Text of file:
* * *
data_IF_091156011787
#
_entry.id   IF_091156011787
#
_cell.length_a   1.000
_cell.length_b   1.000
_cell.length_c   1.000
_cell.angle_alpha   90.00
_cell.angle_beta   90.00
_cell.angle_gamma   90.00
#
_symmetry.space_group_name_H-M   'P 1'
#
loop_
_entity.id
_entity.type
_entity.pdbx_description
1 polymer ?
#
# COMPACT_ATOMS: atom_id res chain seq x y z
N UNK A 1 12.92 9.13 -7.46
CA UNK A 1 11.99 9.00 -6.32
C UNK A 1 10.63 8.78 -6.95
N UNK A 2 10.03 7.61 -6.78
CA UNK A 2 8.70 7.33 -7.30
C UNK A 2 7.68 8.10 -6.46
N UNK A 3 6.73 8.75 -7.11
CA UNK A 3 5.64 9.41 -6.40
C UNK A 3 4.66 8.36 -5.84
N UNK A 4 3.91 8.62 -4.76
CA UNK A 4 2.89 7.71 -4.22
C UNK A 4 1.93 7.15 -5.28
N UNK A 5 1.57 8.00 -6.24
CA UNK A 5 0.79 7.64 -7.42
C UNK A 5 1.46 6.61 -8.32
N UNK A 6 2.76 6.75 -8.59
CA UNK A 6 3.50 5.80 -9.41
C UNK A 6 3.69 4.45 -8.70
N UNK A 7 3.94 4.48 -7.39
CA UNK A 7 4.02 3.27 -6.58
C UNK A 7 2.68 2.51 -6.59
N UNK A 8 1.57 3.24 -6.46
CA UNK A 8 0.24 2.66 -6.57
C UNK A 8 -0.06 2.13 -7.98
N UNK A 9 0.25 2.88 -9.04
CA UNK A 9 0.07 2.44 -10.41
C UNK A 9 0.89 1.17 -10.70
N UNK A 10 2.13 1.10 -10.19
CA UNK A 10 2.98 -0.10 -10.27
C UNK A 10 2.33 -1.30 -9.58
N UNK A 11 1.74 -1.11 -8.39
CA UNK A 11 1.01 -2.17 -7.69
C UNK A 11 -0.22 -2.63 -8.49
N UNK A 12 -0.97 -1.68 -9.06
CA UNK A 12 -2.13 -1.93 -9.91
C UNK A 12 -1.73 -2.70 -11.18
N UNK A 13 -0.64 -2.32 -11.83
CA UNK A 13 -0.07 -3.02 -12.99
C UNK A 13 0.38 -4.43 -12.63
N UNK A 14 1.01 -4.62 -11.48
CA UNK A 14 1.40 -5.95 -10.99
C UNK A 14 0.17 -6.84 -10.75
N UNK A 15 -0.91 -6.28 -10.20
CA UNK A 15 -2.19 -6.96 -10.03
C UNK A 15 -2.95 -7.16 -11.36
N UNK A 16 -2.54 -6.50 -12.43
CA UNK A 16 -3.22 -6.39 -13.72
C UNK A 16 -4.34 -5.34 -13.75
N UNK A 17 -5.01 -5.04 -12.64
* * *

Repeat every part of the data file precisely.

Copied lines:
data_IF_091156011787
#
_entry.id   IF_091156011787
#
_cell.length_a   1.000
_cell.length_b   1.000
_cell.length_c   1.000
_cell.angle_alpha   90.00
_cell.angle_beta   90.00
_cell.angle_gamma   90.00
#
_symmetry.space_group_name_H-M   'P 1'
#
loop_
_entity.id
_entity.type
_entity.pdbx_description
1 polymer ?
#
# COMPACT_ATOMS: atom_id res chain seq x y z
N UNK A 1 12.92 9.13 -7.46
CA UNK A 1 11.99 9.00 -6.32
C UNK A 1 10.63 8.78 -6.95
N UNK A 2 10.03 7.61 -6.78
CA UNK A 2 8.70 7.33 -7.30
C UNK A 2 7.68 8.10 -6.46
N UNK A 3 6.73 8.75 -7.11
CA UNK A 3 5.64 9.41 -6.40
C UNK A 3 4.66 8.36 -5.84
N UNK A 4 3.91 8.62 -4.76
CA UNK A 4 2.89 7.71 -4.22
C UNK A 4 1.93 7.15 -5.28
N UNK A 5 1.57 8.00 -6.24
CA UNK A 5 0.79 7.64 -7.42
C UNK A 5 1.46 6.61 -8.32
N UNK A 6 2.76 6.75 -8.59
CA UNK A 6 3.50 5.80 -9.41
C UNK A 6 3.69 4.45 -8.70
N UNK A 7 3.94 4.48 -7.39
CA UNK A 7 4.02 3.27 -6.58
C UNK A 7 2.68 2.51 -6.59
N UNK A 8 1.57 3.24 -6.46
CA UNK A 8 0.24 2.66 -6.57
C UNK A 8 -0.06 2.13 -7.98
N UNK A 9 0.25 2.88 -9.04
CA UNK A 9 0.07 2.44 -10.41
C UNK A 9 0.89 1.17 -10.70
N UNK A 10 2.13 1.10 -10.19
CA UNK A 10 2.98 -0.10 -10.27
C UNK A 10 2.33 -1.30 -9.58
N UNK A 11 1.74 -1.11 -8.39
CA UNK A 11 1.01 -2.17 -7.69
C UNK A 11 -0.22 -2.63 -8.49
N UNK A 12 -0.97 -1.68 -9.06
CA UNK A 12 -2.13 -1.93 -9.91
C UNK A 12 -1.73 -2.70 -11.18
N UNK A 13 -0.64 -2.32 -11.83
CA UNK A 13 -0.07 -3.02 -12.99
C UNK A 13 0.38 -4.43 -12.63
N UNK A 14 1.01 -4.62 -11.48
CA UNK A 14 1.40 -5.95 -10.99
C UNK A 14 0.17 -6.84 -10.75
N UNK A 15 -0.91 -6.28 -10.20
CA UNK A 15 -2.19 -6.96 -10.03
C UNK A 15 -2.95 -7.16 -11.36
N UNK A 16 -2.54 -6.50 -12.43
CA UNK A 16 -3.22 -6.39 -13.72
C UNK A 16 -4.34 -5.34 -13.75
N UNK A 17 -5.01 -5.04 -12.64